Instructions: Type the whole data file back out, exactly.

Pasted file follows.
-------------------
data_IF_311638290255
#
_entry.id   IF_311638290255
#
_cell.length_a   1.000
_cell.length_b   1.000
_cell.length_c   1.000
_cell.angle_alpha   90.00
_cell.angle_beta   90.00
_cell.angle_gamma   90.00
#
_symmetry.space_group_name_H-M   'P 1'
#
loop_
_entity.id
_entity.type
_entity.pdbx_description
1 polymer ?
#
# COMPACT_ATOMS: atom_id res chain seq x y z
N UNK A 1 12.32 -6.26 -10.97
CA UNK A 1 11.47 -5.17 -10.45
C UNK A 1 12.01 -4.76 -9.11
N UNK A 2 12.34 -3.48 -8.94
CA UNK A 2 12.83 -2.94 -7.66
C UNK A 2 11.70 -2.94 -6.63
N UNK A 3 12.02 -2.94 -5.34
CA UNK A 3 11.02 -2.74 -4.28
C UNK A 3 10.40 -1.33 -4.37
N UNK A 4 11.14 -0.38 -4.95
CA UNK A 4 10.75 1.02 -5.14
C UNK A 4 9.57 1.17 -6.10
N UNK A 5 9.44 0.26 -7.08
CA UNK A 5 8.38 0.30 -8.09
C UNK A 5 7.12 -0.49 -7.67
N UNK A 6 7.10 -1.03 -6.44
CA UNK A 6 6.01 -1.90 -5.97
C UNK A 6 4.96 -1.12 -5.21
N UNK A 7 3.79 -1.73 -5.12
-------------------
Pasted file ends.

data_IF_311638290255
#
_entry.id   IF_311638290255
#
_cell.length_a   1.000
_cell.length_b   1.000
_cell.length_c   1.000
_cell.angle_alpha   90.00
_cell.angle_beta   90.00
_cell.angle_gamma   90.00
#
_symmetry.space_group_name_H-M   'P 1'
#
loop_
_entity.id
_entity.type
_entity.pdbx_description
1 polymer ?
#
# COMPACT_ATOMS: atom_id res chain seq x y z
N UNK A 1 12.32 -6.26 -10.97
CA UNK A 1 11.47 -5.17 -10.45
C UNK A 1 12.01 -4.76 -9.11
N UNK A 2 12.34 -3.48 -8.94
CA UNK A 2 12.83 -2.94 -7.66
C UNK A 2 11.70 -2.94 -6.63
N UNK A 3 12.02 -2.94 -5.34
CA UNK A 3 11.02 -2.74 -4.28
C UNK A 3 10.40 -1.33 -4.37
N UNK A 4 11.14 -0.38 -4.95
CA UNK A 4 10.75 1.02 -5.14
C UNK A 4 9.57 1.17 -6.10
N UNK A 5 9.44 0.26 -7.08
CA UNK A 5 8.38 0.30 -8.09
C UNK A 5 7.12 -0.49 -7.67
N UNK A 6 7.10 -1.03 -6.44
CA UNK A 6 6.01 -1.90 -5.97
C UNK A 6 4.96 -1.12 -5.21
N UNK A 7 3.79 -1.73 -5.12